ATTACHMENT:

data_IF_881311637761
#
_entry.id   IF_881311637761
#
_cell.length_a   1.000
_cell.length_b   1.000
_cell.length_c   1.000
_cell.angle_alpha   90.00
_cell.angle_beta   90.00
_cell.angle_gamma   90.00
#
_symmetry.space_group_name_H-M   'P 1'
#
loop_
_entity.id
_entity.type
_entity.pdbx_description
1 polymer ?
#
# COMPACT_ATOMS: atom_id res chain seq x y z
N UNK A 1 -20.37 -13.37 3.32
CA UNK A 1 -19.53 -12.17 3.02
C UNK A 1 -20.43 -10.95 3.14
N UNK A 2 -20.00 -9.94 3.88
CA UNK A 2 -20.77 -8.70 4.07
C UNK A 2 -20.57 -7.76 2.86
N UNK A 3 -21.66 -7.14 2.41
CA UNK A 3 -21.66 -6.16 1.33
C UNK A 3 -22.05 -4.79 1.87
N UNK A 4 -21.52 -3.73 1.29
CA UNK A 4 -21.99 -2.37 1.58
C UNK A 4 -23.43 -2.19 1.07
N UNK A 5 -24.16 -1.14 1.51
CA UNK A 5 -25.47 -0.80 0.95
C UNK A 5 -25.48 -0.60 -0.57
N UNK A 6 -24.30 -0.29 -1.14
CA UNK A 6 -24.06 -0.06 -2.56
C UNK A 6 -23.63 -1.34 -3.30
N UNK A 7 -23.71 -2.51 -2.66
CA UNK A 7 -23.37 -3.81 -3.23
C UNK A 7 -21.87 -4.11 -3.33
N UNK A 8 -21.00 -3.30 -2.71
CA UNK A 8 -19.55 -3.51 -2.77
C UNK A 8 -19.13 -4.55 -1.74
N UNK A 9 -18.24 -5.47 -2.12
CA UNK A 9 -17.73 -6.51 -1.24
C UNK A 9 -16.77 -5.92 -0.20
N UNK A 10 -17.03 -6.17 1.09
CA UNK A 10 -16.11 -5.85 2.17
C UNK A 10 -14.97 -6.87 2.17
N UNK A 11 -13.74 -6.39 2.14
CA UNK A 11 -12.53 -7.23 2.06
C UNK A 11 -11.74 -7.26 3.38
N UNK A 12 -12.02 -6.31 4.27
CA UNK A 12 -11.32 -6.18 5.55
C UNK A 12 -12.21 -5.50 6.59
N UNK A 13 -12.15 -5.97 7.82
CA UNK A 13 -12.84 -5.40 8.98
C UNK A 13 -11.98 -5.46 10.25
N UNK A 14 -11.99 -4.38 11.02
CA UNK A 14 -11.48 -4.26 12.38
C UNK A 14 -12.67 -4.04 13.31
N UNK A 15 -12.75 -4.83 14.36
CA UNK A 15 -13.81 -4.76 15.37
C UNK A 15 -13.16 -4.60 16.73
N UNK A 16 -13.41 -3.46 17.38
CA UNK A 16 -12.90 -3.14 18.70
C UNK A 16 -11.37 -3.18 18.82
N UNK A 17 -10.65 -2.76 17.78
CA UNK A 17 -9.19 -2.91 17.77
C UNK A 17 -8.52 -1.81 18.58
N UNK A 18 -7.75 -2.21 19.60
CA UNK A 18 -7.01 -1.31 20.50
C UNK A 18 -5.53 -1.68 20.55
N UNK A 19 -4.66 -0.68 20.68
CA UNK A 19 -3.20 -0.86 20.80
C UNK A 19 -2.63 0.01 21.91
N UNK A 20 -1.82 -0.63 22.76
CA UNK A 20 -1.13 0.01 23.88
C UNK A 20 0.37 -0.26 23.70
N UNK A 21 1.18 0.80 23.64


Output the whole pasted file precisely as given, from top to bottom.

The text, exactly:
data_IF_881311637761
#
_entry.id   IF_881311637761
#
_cell.length_a   1.000
_cell.length_b   1.000
_cell.length_c   1.000
_cell.angle_alpha   90.00
_cell.angle_beta   90.00
_cell.angle_gamma   90.00
#
_symmetry.space_group_name_H-M   'P 1'
#
loop_
_entity.id
_entity.type
_entity.pdbx_description
1 polymer ?
#
# COMPACT_ATOMS: atom_id res chain seq x y z
N UNK A 1 -20.37 -13.37 3.32
CA UNK A 1 -19.53 -12.17 3.02
C UNK A 1 -20.43 -10.95 3.14
N UNK A 2 -20.00 -9.94 3.88
CA UNK A 2 -20.77 -8.70 4.07
C UNK A 2 -20.57 -7.76 2.86
N UNK A 3 -21.66 -7.14 2.41
CA UNK A 3 -21.66 -6.16 1.33
C UNK A 3 -22.05 -4.79 1.87
N UNK A 4 -21.52 -3.73 1.29
CA UNK A 4 -21.99 -2.37 1.58
C UNK A 4 -23.43 -2.19 1.07
N UNK A 5 -24.16 -1.14 1.51
CA UNK A 5 -25.47 -0.80 0.95
C UNK A 5 -25.48 -0.60 -0.57
N UNK A 6 -24.30 -0.29 -1.14
CA UNK A 6 -24.06 -0.06 -2.56
C UNK A 6 -23.63 -1.34 -3.30
N UNK A 7 -23.71 -2.51 -2.66
CA UNK A 7 -23.37 -3.81 -3.23
C UNK A 7 -21.87 -4.11 -3.33
N UNK A 8 -21.00 -3.30 -2.71
CA UNK A 8 -19.55 -3.51 -2.77
C UNK A 8 -19.13 -4.55 -1.74
N UNK A 9 -18.24 -5.47 -2.12
CA UNK A 9 -17.73 -6.51 -1.24
C UNK A 9 -16.77 -5.92 -0.20
N UNK A 10 -17.03 -6.17 1.09
CA UNK A 10 -16.11 -5.85 2.17
C UNK A 10 -14.97 -6.87 2.17
N UNK A 11 -13.74 -6.39 2.14
CA UNK A 11 -12.53 -7.23 2.06
C UNK A 11 -11.74 -7.26 3.38
N UNK A 12 -12.02 -6.31 4.27
CA UNK A 12 -11.32 -6.18 5.55
C UNK A 12 -12.21 -5.50 6.59
N UNK A 13 -12.15 -5.97 7.82
CA UNK A 13 -12.84 -5.40 8.98
C UNK A 13 -11.98 -5.46 10.25
N UNK A 14 -11.99 -4.38 11.02
CA UNK A 14 -11.48 -4.26 12.38
C UNK A 14 -12.67 -4.04 13.31
N UNK A 15 -12.75 -4.83 14.36
CA UNK A 15 -13.81 -4.76 15.37
C UNK A 15 -13.16 -4.60 16.73
N UNK A 16 -13.41 -3.46 17.38
CA UNK A 16 -12.90 -3.14 18.70
C UNK A 16 -11.37 -3.18 18.82
N UNK A 17 -10.65 -2.76 17.78
CA UNK A 17 -9.19 -2.91 17.77
C UNK A 17 -8.52 -1.81 18.58
N UNK A 18 -7.75 -2.21 19.60
CA UNK A 18 -7.01 -1.31 20.50
C UNK A 18 -5.53 -1.68 20.55
N UNK A 19 -4.66 -0.68 20.68
CA UNK A 19 -3.20 -0.86 20.80
C UNK A 19 -2.63 0.01 21.91
N UNK A 20 -1.82 -0.63 22.76
CA UNK A 20 -1.13 0.01 23.88
C UNK A 20 0.37 -0.26 23.70
N UNK A 21 1.18 0.80 23.64